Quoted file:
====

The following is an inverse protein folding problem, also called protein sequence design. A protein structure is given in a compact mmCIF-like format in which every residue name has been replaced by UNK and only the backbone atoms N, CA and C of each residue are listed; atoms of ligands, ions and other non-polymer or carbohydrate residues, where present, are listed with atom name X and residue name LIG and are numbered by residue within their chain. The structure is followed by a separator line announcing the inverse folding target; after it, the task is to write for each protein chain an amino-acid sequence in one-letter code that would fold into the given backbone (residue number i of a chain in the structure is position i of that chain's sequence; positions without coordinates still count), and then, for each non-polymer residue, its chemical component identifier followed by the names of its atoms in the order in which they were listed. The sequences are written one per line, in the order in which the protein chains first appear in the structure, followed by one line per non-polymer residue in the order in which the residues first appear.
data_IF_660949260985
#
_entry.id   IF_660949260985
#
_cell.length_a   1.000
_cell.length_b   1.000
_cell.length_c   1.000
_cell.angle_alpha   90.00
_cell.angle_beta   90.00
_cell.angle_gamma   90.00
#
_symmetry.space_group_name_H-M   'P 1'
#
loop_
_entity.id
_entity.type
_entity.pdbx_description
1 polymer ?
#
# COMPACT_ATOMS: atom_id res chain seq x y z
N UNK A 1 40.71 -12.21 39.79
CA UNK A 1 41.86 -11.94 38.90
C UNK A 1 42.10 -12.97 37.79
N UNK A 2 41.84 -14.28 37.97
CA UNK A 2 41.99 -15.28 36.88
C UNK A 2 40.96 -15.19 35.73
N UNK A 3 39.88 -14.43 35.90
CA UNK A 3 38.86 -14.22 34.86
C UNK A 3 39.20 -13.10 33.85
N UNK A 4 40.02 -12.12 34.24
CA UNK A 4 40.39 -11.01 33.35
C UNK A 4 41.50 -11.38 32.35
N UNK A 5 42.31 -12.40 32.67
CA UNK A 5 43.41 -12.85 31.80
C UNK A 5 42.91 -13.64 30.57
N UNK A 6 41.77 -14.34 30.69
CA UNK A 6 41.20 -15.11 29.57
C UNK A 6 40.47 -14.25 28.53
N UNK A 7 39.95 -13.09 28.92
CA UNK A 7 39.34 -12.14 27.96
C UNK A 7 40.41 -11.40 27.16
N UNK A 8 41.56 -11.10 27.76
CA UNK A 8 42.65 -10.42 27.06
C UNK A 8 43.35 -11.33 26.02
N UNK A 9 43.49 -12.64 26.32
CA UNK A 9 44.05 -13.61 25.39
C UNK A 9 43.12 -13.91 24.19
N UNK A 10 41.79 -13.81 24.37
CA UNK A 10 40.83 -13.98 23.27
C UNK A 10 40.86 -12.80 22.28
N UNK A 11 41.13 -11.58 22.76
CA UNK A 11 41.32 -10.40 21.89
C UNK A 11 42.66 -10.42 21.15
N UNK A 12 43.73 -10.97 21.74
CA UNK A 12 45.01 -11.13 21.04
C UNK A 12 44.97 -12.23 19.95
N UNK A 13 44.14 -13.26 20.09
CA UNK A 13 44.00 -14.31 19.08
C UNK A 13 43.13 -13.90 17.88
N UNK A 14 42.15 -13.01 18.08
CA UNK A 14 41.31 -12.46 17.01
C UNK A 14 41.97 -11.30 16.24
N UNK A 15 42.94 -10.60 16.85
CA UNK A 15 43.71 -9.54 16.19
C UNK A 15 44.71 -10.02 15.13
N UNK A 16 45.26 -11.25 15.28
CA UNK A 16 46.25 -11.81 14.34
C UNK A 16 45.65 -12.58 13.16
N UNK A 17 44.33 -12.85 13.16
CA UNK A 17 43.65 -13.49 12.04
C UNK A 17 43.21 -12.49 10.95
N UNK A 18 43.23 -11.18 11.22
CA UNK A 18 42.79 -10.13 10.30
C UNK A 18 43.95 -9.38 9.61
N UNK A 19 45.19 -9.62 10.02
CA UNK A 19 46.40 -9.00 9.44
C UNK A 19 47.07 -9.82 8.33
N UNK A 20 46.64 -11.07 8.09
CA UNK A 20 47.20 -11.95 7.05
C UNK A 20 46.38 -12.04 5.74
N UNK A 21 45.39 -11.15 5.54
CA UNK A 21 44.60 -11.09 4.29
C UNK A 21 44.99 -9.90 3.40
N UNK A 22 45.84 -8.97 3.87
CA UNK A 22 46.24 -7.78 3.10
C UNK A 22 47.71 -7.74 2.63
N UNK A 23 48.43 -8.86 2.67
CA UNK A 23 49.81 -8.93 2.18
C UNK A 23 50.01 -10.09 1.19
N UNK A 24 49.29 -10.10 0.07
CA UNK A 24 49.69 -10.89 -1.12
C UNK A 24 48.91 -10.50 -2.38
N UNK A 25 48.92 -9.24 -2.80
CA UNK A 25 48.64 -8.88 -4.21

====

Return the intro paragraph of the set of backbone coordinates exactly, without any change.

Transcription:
The following is an inverse protein folding problem, also called protein sequence design. A protein structure is given in a compact mmCIF-like format in which every residue name has been replaced by UNK and only the backbone atoms N, CA and C of each residue are listed; atoms of ligands, ions and other non-polymer or carbohydrate residues, where present, are listed with atom name X and residue name LIG and are numbered by residue within their chain. The structure is followed by a separator line announcing the inverse folding target; after it, the task is to write for each protein chain an amino-acid sequence in one-letter code that would fold into the given backbone (residue number i of a chain in the structure is position i of that chain's sequence; positions without coordinates still count), and then, for each non-polymer residue, its chemical component identifier followed by the names of its atoms in the order in which they were listed. The sequences are written one per line, in the order in which the protein chains first appear in the structure, followed by one line per non-polymer residue in the order in which the residues first appear.